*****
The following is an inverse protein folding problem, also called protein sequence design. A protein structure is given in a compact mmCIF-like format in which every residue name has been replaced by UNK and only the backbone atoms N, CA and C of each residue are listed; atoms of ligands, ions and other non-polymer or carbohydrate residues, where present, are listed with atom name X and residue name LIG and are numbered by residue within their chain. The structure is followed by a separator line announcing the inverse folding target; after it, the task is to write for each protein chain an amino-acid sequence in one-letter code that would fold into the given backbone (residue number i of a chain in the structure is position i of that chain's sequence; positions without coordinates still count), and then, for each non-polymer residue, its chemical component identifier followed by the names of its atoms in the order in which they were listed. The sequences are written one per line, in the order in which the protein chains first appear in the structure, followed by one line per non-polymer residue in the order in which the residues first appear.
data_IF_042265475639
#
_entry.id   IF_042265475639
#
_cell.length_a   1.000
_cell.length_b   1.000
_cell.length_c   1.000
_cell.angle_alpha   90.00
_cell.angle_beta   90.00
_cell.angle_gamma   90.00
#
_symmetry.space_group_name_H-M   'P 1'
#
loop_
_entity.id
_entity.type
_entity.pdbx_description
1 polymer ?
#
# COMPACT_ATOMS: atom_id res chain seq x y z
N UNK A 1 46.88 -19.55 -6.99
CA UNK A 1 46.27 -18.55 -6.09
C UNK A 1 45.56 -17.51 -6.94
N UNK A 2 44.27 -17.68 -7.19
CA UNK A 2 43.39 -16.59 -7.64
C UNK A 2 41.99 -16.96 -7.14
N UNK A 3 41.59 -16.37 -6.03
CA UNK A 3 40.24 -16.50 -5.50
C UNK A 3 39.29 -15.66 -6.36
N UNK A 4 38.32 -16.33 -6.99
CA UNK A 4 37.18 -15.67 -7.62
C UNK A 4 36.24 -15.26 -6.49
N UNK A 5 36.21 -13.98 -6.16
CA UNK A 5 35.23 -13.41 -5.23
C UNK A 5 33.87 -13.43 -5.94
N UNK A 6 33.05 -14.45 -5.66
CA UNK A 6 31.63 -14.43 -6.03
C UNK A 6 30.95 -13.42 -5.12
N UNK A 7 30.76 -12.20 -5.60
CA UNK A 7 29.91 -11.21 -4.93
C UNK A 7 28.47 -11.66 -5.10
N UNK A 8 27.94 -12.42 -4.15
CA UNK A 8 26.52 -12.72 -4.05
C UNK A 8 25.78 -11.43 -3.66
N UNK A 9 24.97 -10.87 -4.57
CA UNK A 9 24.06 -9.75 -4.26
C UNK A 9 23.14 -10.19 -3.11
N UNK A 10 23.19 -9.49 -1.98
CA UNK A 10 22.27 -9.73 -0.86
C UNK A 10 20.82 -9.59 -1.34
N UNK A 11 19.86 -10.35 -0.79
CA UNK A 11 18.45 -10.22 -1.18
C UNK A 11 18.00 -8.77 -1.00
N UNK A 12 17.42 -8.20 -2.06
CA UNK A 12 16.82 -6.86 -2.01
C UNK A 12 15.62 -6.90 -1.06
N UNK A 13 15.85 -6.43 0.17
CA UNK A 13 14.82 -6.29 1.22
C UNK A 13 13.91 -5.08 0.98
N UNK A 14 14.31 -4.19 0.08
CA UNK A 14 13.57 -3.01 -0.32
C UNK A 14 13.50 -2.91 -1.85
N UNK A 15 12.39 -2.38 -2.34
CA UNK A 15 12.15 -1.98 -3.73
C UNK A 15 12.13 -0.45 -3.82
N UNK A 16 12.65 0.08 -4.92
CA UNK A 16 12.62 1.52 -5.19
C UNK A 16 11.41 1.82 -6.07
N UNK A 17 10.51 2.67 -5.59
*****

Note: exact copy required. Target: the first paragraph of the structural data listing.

The following is an inverse protein folding problem, also called protein sequence design. A protein structure is given in a compact mmCIF-like format in which every residue name has been replaced by UNK and only the backbone atoms N, CA and C of each residue are listed; atoms of ligands, ions and other non-polymer or carbohydrate residues, where present, are listed with atom name X and residue name LIG and are numbered by residue within their chain. The structure is followed by a separator line announcing the inverse folding target; after it, the task is to write for each protein chain an amino-acid sequence in one-letter code that would fold into the given backbone (residue number i of a chain in the structure is position i of that chain's sequence; positions without coordinates still count), and then, for each non-polymer residue, its chemical component identifier followed by the names of its atoms in the order in which they were listed. The sequences are written one per line, in the order in which the protein chains first appear in the structure, followed by one line per non-polymer residue in the order in which the residues first appear.